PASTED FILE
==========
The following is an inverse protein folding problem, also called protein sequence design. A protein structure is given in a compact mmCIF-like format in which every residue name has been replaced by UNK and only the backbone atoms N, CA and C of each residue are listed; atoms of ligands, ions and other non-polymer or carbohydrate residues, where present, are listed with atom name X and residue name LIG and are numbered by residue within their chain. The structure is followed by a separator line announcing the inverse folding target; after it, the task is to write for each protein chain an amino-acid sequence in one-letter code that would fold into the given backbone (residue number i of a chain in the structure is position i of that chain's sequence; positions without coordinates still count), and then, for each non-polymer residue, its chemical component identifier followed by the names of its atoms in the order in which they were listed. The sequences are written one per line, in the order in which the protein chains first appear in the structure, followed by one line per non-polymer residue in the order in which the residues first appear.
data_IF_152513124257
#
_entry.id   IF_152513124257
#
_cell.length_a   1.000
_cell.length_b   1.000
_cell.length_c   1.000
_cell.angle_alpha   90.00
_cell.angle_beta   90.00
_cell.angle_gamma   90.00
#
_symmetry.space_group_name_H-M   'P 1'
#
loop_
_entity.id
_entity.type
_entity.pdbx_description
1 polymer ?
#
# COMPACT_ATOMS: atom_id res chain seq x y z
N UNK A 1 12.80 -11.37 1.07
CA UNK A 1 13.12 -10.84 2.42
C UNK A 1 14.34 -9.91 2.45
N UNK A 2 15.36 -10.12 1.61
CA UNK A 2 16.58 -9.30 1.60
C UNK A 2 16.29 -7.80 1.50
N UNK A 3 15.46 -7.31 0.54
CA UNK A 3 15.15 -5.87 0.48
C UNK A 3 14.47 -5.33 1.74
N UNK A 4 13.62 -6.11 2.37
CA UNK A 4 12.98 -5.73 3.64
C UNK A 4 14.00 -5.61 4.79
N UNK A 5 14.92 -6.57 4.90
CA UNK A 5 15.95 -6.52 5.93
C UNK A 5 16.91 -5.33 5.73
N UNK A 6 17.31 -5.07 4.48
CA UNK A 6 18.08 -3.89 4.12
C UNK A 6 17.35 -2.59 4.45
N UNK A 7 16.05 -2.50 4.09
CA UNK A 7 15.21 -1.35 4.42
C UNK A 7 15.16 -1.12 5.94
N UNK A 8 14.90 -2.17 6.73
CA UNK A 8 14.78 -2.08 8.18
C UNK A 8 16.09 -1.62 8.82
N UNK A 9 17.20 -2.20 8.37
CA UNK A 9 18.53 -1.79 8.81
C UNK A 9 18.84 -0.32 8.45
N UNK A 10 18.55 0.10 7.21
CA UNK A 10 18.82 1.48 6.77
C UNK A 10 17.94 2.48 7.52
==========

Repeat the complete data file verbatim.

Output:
The following is an inverse protein folding problem, also called protein sequence design. A protein structure is given in a compact mmCIF-like format in which every residue name has been replaced by UNK and only the backbone atoms N, CA and C of each residue are listed; atoms of ligands, ions and other non-polymer or carbohydrate residues, where present, are listed with atom name X and residue name LIG and are numbered by residue within their chain. The structure is followed by a separator line announcing the inverse folding target; after it, the task is to write for each protein chain an amino-acid sequence in one-letter code that would fold into the given backbone (residue number i of a chain in the structure is position i of that chain's sequence; positions without coordinates still count), and then, for each non-polymer residue, its chemical component identifier followed by the names of its atoms in the order in which they were listed. The sequences are written one per line, in the order in which the protein chains first appear in the structure, followed by one line per non-polymer residue in the order in which the residues first appear.
data_IF_152513124257
#
_entry.id   IF_152513124257
#
_cell.length_a   1.000
_cell.length_b   1.000
_cell.length_c   1.000
_cell.angle_alpha   90.00
_cell.angle_beta   90.00
_cell.angle_gamma   90.00
#
_symmetry.space_group_name_H-M   'P 1'
#
loop_
_entity.id
_entity.type
_entity.pdbx_description
1 polymer ?
#
# COMPACT_ATOMS: atom_id res chain seq x y z
N UNK A 1 12.80 -11.37 1.07
CA UNK A 1 13.12 -10.84 2.42
C UNK A 1 14.34 -9.91 2.45
N UNK A 2 15.36 -10.12 1.61
CA UNK A 2 16.58 -9.30 1.60
C UNK A 2 16.29 -7.80 1.50
N UNK A 3 15.46 -7.31 0.54
CA UNK A 3 15.15 -5.87 0.48
C UNK A 3 14.47 -5.33 1.74
N UNK A 4 13.62 -6.11 2.37
CA UNK A 4 12.98 -5.73 3.64
C UNK A 4 14.00 -5.61 4.79
N UNK A 5 14.92 -6.57 4.90
CA UNK A 5 15.95 -6.52 5.93
C UNK A 5 16.91 -5.33 5.73
N UNK A 6 17.31 -5.07 4.48
CA UNK A 6 18.08 -3.89 4.12
C UNK A 6 17.35 -2.59 4.45
N UNK A 7 16.05 -2.50 4.09
CA UNK A 7 15.21 -1.35 4.42
C UNK A 7 15.16 -1.12 5.94
N UNK A 8 14.90 -2.17 6.73
CA UNK A 8 14.78 -2.08 8.18
C UNK A 8 16.09 -1.62 8.82
N UNK A 9 17.20 -2.20 8.37
CA UNK A 9 18.53 -1.79 8.81
C UNK A 9 18.84 -0.32 8.45
N UNK A 10 18.55 0.10 7.21
CA UNK A 10 18.82 1.48 6.77
C UNK A 10 17.94 2.48 7.52